Scientists have made an epic breakthrough in creating male birth control
Before the invention of the contraceptive pill, there were basically only two decent options for avoiding unwanted pregnancies and STDs: condoms and abstinence. Unfortunately, the former option wasn't too appealing to a lot of people, and the latter just wasn't practical considering all the randy people out in the world, so science went ahead and started messing with hormones.
Not just any hormones, though - women's hormones.
In 1960, the first contraceptive pill was developed. And it worked! It messed with a lot of women's moods and skin and stuff, but that was ok, because it prevented a lot of unplanned babies. After a while, however, enough people realized that the pill was harming a lot of women, so they developed loads more contraceptives... again, all for women.
It wasn't that they didn't try to find something that worked for men, either. In fact, the male contraceptive jab has been proven to be up to 96 percent effective. Unfortunately, there were too many side effects - acne, mood disorders, altered sex drive (sound familiar, ladies?) - so it never made it to the commercial stage.
Thankfully, that might be about to change soon, as scientists have discovered a drug that could effectively work on guys.
Research conducted by a team of biochemists from the University of Minnesota and University of Kansas Medical Center found a way of preventing conception in rats - apparently without any side effects.
Instead of using hormone-based treatments, however, the team found another chemical that did the job just as well: poison. More specifically, ouabain; a toxic compound found in several plants and trees. People have known about the chemical for centuries, and African warriors used to use the substance in order to make poison arrows.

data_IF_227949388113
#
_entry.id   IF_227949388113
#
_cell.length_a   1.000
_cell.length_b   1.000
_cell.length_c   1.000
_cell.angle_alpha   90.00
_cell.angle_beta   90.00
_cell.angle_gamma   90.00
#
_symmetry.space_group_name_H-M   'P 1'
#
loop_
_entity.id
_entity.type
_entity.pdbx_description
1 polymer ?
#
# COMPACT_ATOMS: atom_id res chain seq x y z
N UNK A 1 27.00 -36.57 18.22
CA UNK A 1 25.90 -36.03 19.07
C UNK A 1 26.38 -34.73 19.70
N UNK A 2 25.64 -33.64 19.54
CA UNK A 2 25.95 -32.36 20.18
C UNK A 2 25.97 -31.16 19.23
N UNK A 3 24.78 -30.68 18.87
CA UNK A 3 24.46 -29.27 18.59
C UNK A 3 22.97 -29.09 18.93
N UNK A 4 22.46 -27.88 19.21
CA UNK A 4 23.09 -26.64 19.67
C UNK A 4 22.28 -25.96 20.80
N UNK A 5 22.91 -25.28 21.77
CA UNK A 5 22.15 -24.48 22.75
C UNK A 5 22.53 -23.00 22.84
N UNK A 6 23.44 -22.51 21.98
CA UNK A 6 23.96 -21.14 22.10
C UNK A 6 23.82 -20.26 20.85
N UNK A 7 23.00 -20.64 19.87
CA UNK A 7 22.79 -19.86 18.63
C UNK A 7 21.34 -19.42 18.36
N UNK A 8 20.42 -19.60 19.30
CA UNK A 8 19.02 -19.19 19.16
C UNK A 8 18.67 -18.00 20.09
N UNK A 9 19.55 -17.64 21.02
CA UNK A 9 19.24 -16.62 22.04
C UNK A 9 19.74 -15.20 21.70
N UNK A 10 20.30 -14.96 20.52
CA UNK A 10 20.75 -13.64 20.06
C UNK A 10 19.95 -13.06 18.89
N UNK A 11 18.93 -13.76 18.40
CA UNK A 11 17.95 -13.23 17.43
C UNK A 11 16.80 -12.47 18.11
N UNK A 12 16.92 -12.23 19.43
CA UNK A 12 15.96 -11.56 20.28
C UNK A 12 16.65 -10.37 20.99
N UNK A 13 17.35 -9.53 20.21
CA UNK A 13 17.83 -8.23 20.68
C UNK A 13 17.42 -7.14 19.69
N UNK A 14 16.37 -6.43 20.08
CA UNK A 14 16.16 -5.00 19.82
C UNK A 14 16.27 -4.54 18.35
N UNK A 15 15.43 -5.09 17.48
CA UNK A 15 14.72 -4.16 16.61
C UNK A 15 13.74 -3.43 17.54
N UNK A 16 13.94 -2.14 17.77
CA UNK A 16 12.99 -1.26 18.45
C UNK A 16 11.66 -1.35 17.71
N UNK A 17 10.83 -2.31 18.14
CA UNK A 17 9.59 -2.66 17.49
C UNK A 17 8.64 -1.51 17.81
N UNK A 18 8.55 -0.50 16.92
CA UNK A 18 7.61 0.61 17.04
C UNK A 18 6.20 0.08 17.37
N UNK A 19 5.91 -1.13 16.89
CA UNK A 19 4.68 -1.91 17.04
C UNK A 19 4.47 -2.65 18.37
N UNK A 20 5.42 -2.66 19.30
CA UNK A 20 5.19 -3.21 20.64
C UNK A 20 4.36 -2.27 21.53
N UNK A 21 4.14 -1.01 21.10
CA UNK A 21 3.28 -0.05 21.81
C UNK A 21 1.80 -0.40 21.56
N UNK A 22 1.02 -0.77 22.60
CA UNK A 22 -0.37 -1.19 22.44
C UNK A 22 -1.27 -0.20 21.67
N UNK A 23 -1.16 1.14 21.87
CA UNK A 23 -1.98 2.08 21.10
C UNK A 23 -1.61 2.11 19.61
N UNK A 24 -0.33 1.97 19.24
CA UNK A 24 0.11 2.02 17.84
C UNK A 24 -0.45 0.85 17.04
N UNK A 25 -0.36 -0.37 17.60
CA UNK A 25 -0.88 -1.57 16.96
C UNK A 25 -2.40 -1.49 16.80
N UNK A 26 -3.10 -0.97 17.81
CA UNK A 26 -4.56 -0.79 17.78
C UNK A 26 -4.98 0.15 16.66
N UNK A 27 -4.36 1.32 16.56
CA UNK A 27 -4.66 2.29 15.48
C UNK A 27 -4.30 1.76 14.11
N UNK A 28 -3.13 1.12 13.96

But wait, isn't this just going to poison a load of guys who just want to get their rocks off? Nope. Well, not entirely.
Usually, the chemical compound interferes with ion pumps in muscle cells and alters the way the muscle contracts. However, the substance can be altered slightly and then used to manipulate a different type of sodium-potassium pump that is present only in mammalian sperm cells.
As the research paper says, "Ouabain disrupts the passage of sodium and calcium ions through the membrane protein Na,K-ATPases, which are found in cell membranes and are made up of protein subunits. Some subunits are found in cardiac tissue, but one type of subunit called α4 is found only in sperm cells."
In layman's terms: the chemical can be used to immobilize sperm, meaning it is unable to reach the egg in order to complete the fertilization process.
Obviously, there were concerns that the ouabain might leave someone permanently incapacitated in the fertility department, but the researchers have found that there's actually no need to worry. According to them, the contraceptive effect “should be reversible because [the protein] is only found on mature sperm cells. That means sperm cells produced after stopping treatment with the ouabain derivative shouldn't be affected.”
If this makes it through the next lot of trial stages, it could eventually find its way onto the drugstore shelves - which is great news for guys, and even greater news for the women who are sick of loading themselves up with hormones every day.